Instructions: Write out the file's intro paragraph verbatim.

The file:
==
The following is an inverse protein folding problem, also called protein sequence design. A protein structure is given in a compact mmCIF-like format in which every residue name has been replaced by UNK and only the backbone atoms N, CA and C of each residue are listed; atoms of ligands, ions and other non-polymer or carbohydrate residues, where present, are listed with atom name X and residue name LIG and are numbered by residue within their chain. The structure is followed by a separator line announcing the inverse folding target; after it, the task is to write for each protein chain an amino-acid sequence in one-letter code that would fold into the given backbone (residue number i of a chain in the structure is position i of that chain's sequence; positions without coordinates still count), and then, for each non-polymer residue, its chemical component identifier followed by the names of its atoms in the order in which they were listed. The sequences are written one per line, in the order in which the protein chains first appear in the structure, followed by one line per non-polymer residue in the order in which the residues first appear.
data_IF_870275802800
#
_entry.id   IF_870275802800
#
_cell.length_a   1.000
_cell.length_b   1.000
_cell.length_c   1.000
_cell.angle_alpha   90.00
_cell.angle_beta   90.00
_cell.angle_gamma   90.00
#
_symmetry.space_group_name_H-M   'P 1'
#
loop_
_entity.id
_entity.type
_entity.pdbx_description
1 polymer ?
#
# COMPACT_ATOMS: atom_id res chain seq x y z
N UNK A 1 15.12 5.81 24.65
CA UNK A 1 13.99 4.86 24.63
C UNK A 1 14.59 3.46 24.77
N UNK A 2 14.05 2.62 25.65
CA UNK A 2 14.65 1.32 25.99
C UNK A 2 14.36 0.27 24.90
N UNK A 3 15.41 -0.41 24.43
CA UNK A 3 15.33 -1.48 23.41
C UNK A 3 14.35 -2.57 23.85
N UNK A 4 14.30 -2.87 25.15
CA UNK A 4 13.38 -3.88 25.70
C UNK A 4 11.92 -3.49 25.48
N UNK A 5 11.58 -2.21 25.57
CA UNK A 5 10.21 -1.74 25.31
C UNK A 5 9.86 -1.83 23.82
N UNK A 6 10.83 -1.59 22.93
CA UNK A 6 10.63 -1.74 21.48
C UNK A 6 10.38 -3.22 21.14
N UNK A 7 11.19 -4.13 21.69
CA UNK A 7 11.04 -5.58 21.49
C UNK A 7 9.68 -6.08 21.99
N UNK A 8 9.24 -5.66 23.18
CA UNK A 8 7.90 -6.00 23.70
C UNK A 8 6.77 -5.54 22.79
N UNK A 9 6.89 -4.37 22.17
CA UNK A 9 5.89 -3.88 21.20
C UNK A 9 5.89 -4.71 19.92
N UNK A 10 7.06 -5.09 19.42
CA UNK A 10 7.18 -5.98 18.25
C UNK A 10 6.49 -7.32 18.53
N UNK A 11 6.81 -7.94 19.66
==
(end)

The following is an inverse protein folding problem, also called protein sequence design. A protein structure is given in a compact mmCIF-like format in which every residue name has been replaced by UNK and only the backbone atoms N, CA and C of each residue are listed; atoms of ligands, ions and other non-polymer or carbohydrate residues, where present, are listed with atom name X and residue name LIG and are numbered by residue within their chain. The structure is followed by a separator line announcing the inverse folding target; after it, the task is to write for each protein chain an amino-acid sequence in one-letter code that would fold into the given backbone (residue number i of a chain in the structure is position i of that chain's sequence; positions without coordinates still count), and then, for each non-polymer residue, its chemical component identifier followed by the names of its atoms in the order in which they were listed. The sequences are written one per line, in the order in which the protein chains first appear in the structure, followed by one line per non-polymer residue in the order in which the residues first appear.